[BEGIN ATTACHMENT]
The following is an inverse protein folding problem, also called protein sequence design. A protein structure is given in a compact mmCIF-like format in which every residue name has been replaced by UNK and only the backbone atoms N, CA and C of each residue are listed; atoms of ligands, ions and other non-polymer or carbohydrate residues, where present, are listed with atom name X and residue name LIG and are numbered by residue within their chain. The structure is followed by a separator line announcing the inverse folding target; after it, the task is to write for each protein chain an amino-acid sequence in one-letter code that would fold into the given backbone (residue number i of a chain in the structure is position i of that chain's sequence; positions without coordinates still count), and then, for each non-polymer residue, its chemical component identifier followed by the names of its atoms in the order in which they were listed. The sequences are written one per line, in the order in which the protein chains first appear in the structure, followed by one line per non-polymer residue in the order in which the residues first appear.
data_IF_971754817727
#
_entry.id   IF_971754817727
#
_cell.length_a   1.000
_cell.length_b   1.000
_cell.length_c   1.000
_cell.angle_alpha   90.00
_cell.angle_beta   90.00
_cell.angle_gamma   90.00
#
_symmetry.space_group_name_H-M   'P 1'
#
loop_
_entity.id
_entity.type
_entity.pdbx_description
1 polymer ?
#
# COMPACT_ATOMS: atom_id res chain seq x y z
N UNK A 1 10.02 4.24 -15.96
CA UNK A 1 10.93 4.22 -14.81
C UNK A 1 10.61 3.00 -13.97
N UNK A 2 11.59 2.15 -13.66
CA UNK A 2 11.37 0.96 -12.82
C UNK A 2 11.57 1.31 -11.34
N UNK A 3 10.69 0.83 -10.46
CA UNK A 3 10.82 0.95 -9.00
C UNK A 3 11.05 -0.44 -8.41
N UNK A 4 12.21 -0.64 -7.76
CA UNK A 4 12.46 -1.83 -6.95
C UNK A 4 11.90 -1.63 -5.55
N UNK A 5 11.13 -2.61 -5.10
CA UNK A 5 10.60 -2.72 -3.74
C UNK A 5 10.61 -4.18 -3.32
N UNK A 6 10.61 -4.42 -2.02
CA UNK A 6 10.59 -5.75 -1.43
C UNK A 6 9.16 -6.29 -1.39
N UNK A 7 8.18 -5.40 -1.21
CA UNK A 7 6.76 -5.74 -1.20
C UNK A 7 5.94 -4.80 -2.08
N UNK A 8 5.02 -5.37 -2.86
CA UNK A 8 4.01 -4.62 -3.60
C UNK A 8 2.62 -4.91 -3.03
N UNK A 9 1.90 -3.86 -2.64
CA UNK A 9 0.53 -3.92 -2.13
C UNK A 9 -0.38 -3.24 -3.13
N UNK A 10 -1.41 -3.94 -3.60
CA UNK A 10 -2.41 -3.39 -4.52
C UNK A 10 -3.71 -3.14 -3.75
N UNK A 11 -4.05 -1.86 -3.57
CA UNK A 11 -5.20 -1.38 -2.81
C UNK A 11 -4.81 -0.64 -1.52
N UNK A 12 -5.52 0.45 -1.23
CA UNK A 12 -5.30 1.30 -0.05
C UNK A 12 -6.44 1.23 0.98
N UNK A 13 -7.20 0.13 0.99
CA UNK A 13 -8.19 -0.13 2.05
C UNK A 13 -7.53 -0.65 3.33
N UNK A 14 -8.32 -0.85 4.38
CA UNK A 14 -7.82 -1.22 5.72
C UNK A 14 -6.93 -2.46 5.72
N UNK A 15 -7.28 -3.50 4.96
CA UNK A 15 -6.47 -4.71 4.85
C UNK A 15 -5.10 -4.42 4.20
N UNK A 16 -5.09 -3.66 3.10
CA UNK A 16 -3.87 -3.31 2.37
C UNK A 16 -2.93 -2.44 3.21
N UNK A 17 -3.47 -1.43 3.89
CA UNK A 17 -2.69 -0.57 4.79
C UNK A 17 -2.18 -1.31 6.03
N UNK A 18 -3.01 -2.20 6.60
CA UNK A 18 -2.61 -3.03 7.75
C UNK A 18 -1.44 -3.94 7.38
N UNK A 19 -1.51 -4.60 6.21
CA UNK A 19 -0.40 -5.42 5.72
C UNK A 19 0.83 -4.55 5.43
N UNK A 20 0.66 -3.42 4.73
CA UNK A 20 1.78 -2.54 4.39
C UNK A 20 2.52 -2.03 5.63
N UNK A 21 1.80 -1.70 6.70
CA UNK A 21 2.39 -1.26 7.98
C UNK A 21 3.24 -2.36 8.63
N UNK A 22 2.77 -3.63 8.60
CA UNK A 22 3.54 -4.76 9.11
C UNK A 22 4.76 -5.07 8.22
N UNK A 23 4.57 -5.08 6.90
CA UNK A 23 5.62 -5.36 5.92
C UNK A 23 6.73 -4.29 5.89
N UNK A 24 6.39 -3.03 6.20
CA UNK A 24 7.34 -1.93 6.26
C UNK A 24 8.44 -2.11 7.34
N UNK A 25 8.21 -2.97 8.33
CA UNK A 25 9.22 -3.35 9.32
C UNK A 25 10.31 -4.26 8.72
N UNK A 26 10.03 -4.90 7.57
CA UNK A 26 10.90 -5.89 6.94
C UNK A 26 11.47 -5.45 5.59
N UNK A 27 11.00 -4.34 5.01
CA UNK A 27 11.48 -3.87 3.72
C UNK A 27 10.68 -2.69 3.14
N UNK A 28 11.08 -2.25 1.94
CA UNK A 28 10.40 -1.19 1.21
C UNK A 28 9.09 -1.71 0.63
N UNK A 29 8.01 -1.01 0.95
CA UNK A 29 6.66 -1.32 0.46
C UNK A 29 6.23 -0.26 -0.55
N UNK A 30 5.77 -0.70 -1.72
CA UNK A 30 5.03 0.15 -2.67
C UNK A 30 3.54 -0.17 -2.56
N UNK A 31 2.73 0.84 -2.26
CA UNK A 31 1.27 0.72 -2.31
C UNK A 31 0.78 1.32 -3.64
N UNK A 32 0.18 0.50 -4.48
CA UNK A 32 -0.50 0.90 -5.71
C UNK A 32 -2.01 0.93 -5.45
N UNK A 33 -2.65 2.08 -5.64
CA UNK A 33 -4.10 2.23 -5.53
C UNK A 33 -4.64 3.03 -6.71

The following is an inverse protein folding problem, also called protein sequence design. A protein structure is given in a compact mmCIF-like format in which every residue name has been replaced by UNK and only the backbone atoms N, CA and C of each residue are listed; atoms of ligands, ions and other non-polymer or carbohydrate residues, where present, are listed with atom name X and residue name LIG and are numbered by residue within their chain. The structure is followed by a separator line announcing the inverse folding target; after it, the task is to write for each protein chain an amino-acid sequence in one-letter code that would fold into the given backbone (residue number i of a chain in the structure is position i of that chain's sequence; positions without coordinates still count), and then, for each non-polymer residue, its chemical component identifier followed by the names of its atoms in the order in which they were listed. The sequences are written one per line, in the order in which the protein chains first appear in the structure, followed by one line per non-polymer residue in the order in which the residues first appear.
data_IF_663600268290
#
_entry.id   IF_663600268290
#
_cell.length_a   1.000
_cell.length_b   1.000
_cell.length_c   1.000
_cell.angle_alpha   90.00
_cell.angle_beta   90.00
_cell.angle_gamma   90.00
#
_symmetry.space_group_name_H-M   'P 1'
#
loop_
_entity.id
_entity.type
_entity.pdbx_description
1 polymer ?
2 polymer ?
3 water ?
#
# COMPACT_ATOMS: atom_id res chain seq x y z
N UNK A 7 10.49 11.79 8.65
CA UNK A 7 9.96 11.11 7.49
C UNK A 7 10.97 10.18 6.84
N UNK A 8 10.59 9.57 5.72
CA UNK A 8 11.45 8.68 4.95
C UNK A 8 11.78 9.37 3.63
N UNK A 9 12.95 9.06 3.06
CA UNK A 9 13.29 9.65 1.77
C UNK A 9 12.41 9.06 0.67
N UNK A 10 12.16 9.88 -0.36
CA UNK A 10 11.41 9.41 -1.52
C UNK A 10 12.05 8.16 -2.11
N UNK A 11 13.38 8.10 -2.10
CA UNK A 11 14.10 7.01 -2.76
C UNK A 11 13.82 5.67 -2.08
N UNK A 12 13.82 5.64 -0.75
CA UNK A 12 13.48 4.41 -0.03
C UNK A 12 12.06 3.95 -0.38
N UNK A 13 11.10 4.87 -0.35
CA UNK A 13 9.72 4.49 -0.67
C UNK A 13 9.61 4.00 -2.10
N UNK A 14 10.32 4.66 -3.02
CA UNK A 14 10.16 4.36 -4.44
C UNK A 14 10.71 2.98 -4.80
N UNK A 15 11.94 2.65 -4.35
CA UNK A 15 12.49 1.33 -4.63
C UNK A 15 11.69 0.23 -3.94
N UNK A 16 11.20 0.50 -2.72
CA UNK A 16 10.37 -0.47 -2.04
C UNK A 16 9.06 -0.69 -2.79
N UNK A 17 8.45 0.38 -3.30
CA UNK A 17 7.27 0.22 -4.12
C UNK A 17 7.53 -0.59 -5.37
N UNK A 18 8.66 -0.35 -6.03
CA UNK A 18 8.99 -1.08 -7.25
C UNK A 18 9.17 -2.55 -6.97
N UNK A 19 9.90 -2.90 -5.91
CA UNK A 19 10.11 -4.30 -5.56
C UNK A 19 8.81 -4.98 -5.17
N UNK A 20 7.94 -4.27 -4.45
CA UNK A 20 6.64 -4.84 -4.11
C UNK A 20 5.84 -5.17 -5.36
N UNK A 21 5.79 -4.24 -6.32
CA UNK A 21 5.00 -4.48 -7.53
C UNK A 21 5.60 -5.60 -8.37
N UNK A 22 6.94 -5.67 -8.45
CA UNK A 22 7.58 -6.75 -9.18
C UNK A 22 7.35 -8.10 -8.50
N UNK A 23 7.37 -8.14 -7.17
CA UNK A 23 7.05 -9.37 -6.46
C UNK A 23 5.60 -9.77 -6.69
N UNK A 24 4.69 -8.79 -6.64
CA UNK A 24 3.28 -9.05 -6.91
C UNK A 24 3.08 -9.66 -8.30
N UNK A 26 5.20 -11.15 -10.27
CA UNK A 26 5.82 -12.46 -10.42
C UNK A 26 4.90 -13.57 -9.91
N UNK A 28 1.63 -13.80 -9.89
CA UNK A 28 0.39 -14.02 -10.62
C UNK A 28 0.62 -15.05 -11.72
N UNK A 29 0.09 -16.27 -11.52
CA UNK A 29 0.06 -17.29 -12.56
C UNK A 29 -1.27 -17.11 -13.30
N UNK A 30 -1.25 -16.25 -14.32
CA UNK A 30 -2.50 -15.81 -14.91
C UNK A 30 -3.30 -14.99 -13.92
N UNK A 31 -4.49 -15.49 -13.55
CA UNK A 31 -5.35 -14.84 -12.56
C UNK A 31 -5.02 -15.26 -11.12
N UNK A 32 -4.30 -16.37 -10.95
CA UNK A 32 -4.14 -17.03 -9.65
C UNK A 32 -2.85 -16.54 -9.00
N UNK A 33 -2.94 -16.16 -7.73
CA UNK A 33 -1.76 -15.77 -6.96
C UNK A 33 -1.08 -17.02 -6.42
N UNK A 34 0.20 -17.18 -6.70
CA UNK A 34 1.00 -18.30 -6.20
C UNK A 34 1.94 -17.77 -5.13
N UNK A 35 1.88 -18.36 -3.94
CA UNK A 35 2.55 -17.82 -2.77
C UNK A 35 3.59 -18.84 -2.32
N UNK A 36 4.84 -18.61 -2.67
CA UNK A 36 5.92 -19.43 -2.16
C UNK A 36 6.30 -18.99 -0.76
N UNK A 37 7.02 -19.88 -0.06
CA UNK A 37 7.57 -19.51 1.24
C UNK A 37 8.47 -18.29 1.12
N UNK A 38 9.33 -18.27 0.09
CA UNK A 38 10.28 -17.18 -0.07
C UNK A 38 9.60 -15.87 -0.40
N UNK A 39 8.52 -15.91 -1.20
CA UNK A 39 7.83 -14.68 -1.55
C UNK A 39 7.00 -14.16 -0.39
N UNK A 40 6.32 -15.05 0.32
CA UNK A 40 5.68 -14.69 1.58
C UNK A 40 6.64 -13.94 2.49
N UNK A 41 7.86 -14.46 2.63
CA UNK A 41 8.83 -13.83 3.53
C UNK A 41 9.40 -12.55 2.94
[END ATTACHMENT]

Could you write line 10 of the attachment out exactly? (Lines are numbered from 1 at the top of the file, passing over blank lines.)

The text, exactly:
_cell.angle_beta   90.00